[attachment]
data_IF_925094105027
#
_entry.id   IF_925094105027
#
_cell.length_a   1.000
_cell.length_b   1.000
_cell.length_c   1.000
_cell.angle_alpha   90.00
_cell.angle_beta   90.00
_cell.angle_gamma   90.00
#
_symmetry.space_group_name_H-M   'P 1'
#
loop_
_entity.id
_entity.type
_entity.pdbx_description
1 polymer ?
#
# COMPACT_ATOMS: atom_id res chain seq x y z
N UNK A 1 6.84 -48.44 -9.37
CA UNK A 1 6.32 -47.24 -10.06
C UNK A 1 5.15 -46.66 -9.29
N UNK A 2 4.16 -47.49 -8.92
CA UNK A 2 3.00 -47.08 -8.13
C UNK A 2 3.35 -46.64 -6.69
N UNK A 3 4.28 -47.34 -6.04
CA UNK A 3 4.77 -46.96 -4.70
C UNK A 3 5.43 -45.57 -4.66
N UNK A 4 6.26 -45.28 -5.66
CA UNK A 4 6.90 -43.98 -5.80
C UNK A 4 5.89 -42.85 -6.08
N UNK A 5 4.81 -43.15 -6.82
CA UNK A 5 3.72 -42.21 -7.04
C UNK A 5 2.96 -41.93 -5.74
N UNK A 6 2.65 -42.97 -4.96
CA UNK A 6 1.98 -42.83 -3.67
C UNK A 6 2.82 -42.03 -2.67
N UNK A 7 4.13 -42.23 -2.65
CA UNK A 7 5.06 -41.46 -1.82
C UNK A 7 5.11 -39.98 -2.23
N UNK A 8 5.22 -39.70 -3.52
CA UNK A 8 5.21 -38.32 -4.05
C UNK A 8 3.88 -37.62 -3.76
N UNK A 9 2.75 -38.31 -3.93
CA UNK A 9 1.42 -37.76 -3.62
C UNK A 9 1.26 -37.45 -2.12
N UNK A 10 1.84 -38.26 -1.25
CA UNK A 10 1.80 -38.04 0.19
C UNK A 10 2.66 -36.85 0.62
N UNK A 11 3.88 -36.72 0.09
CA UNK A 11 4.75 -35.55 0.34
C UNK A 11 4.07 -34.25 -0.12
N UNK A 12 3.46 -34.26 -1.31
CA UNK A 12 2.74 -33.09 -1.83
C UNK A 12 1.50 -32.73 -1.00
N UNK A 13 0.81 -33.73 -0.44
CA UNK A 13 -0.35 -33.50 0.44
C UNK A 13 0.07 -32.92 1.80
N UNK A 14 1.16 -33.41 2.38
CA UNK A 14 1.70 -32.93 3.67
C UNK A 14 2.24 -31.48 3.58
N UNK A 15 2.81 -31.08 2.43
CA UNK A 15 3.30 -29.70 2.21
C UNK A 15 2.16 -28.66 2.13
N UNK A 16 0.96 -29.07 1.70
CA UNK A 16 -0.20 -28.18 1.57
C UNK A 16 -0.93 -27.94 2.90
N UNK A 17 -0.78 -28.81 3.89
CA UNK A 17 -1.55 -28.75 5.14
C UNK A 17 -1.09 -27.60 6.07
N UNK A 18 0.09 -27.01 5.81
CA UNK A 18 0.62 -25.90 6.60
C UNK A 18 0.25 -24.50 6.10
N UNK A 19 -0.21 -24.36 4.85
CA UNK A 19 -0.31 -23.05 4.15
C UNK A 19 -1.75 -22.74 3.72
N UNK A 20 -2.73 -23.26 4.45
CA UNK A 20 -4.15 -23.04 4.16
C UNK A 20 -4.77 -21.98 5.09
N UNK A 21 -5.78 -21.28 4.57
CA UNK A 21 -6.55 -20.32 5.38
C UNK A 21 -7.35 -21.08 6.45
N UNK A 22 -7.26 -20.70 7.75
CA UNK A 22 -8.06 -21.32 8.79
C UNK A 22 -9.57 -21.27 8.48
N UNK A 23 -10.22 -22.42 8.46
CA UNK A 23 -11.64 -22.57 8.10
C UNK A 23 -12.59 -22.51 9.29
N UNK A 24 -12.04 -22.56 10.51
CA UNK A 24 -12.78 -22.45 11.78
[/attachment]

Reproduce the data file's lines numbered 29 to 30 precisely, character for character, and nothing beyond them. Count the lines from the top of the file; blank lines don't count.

C UNK A 3 5.43 -45.57 -4.66
N UNK A 4 6.26 -45.28 -5.66